Fatal Workplace Injuries Increased in 2016 Part 2

With the start of a new year, we often look back at studies that were recently completed. As covered in the first section of this two-part article, according to the Bureau of Labor Statistics (BSL), in 2016, workplaces saw an increase in fatal occupational injuries. Unfortunately, the construction industry experiences the highest rates of injuries and fatalities on the job of any private sector industry. It’s safe to assume that this recent report affects the construction industry as well. As we will cover in the second section, two types of fatalities rapidly grew in 2016 to extremely concerning levels.

OSHA Budget Expected to Increase

Because of this troubling trend of more workplace deaths in 2016, the Occupational Safety and Health Administration (OSHA) is committed to reducing the number of injuries and fatalities that occur in the workplace. In 2018, OSHA’s budget is projected to increase to its highest total to date and there will likely be more OSHA inspections than ever before. As contractors, it’s important to be prepared or else you may experience steep financial penalties for workplace violations. If you are a contractor or industry professional that has recently failed an inspection conducted by OSHA, please contact one of our OSHA defense lawyers today.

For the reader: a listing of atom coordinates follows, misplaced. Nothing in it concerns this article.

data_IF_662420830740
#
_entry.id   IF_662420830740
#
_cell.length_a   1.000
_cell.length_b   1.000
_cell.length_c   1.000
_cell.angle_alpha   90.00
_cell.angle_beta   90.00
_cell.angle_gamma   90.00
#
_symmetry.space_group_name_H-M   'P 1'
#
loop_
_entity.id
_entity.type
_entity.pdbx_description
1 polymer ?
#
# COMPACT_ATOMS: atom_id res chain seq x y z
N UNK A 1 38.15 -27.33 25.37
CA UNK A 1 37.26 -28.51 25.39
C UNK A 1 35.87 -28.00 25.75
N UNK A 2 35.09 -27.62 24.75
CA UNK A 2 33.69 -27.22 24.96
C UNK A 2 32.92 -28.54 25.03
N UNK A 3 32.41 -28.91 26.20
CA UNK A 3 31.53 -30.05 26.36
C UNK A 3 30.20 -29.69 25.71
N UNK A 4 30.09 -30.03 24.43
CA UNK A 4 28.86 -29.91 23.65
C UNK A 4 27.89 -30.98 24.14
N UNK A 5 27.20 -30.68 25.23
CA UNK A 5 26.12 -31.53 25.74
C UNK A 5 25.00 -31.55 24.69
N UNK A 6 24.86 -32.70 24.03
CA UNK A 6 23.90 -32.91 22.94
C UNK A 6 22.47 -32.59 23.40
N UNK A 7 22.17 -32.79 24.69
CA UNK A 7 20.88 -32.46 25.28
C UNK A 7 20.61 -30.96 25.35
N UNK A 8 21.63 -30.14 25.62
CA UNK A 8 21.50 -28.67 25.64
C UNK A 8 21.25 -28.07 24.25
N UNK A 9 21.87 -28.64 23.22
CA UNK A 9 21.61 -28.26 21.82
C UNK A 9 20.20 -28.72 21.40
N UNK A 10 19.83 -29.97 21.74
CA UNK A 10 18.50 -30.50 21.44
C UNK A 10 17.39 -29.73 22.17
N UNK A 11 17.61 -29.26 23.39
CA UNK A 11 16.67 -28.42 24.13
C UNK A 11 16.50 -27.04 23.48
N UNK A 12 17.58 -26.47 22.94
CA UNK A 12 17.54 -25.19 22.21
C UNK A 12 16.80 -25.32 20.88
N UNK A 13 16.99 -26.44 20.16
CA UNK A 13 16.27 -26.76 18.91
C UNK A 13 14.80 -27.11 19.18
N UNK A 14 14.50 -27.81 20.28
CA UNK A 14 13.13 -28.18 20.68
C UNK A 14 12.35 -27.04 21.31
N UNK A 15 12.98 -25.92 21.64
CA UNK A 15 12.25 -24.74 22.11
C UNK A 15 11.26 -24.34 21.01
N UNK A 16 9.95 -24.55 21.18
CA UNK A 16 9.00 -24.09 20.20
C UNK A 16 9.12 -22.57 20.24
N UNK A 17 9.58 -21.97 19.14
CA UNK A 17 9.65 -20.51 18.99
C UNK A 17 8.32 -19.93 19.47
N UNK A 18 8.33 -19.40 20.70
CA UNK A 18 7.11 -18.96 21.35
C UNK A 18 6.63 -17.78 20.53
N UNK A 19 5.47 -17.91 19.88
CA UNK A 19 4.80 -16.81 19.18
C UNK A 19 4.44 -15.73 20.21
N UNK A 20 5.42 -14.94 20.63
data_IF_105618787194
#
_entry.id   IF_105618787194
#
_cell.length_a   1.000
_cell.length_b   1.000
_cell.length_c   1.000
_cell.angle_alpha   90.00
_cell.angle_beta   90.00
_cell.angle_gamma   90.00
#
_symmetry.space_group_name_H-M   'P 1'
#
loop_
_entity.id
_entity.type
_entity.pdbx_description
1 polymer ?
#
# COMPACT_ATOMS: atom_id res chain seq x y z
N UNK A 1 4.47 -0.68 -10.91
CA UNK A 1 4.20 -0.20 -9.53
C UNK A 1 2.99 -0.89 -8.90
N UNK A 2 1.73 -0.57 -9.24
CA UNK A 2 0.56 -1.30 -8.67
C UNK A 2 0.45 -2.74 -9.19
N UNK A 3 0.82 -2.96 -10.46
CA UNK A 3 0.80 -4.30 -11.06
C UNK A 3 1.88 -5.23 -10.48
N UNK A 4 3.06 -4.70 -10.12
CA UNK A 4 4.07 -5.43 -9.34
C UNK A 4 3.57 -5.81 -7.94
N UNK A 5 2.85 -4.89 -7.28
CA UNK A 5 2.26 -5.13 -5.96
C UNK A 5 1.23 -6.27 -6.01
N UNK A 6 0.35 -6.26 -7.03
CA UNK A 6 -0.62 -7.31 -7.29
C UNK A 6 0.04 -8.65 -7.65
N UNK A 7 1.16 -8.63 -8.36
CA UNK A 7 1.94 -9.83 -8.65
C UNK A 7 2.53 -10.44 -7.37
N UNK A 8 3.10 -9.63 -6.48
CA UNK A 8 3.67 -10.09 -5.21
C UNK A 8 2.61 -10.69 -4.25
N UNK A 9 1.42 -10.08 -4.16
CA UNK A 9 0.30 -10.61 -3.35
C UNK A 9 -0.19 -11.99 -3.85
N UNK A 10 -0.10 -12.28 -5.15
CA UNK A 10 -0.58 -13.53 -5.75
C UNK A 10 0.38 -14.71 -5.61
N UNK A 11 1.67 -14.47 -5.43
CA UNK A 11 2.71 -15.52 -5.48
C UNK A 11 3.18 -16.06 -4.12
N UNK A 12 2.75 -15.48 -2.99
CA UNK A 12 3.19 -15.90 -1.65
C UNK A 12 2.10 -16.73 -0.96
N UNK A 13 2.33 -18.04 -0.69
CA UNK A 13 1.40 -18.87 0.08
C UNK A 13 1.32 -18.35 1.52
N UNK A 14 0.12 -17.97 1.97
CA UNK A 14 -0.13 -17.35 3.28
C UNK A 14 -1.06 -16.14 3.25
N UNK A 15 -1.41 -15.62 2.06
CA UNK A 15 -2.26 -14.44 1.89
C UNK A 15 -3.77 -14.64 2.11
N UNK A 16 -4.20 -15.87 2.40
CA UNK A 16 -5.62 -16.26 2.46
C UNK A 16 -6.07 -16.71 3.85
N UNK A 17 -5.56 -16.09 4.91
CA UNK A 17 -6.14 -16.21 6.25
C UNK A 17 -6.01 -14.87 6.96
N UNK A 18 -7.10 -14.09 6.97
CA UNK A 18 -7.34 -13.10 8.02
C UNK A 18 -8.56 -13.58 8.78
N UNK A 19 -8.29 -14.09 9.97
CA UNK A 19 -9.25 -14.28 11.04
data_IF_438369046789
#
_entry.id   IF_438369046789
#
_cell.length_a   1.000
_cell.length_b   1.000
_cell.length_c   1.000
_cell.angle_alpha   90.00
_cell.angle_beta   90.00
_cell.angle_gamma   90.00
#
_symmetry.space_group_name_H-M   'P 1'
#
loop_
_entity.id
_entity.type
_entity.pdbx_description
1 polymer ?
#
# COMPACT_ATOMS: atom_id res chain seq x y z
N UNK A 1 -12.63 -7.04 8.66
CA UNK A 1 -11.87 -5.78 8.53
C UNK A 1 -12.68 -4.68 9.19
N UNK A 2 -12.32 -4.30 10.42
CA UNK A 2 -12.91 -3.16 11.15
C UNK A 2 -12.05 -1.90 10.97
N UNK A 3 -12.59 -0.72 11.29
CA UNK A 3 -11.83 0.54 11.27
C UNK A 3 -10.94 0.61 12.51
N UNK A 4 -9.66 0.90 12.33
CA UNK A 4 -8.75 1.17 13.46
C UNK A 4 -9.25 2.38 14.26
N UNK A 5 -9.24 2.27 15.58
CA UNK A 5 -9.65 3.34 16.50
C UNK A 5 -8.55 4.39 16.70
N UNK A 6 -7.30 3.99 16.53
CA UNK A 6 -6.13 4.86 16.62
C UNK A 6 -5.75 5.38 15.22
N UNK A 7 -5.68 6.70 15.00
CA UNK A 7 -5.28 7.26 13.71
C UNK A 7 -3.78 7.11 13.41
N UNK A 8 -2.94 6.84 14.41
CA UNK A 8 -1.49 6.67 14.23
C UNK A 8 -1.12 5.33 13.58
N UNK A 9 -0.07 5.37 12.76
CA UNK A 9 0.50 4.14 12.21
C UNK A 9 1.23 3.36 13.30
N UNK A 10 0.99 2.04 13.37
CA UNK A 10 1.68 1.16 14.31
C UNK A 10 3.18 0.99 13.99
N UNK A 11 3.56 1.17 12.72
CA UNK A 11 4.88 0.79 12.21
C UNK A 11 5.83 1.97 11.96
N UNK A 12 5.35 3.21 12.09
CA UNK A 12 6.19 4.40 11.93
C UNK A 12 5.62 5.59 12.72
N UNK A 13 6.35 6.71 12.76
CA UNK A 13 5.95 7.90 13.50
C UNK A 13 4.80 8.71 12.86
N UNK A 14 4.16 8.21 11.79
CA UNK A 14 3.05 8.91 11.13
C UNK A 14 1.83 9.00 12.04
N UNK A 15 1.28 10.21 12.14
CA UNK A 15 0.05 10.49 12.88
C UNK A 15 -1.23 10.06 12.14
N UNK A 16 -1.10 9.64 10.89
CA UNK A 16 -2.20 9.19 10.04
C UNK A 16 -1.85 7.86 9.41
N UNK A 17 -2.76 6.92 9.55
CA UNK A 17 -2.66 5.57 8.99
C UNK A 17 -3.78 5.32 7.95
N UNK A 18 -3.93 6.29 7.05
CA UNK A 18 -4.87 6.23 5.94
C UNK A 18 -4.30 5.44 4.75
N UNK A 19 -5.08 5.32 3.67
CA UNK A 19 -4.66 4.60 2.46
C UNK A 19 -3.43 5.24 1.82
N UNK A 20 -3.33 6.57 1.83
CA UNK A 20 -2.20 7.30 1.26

Workplace Violence and Drug Abuse Deaths

Two of the most rapidly emerging issues in regard to fatal occupational injuries involve workplace violence and drug abuse. Surprisingly, workplace violence incidents experienced an increase of 23 percent in 2016 and emerged as the second most common cause of workplace death. Perhaps even more alarming, workplace overdose deaths from non-prescribed drugs and alcohol increased by 32 percent in 2016 and have experienced at least 25 percent annual growth every calendar year since 2012.

Although many of the BSL’s statistics are not exclusive to construction workplaces, it’s important to analyze the current trends and find solutions to troubling issues pertaining to health and safety in workplaces. As OSHA defense lawyers, we are here to answer any legal questions you may have.

If you would like to speak with one of our OSHA defense attorneys, please contact us at 813.579.3278, or submit our contact request form.

Disclaimer: The information contained in this article is for general educational information only. This information does not constitute legal advice, is not intended to constitute legal advice, nor should it be relied upon as legal advice for your specific factual pattern or situation.

Have A Legal Question? Request A Consultation Today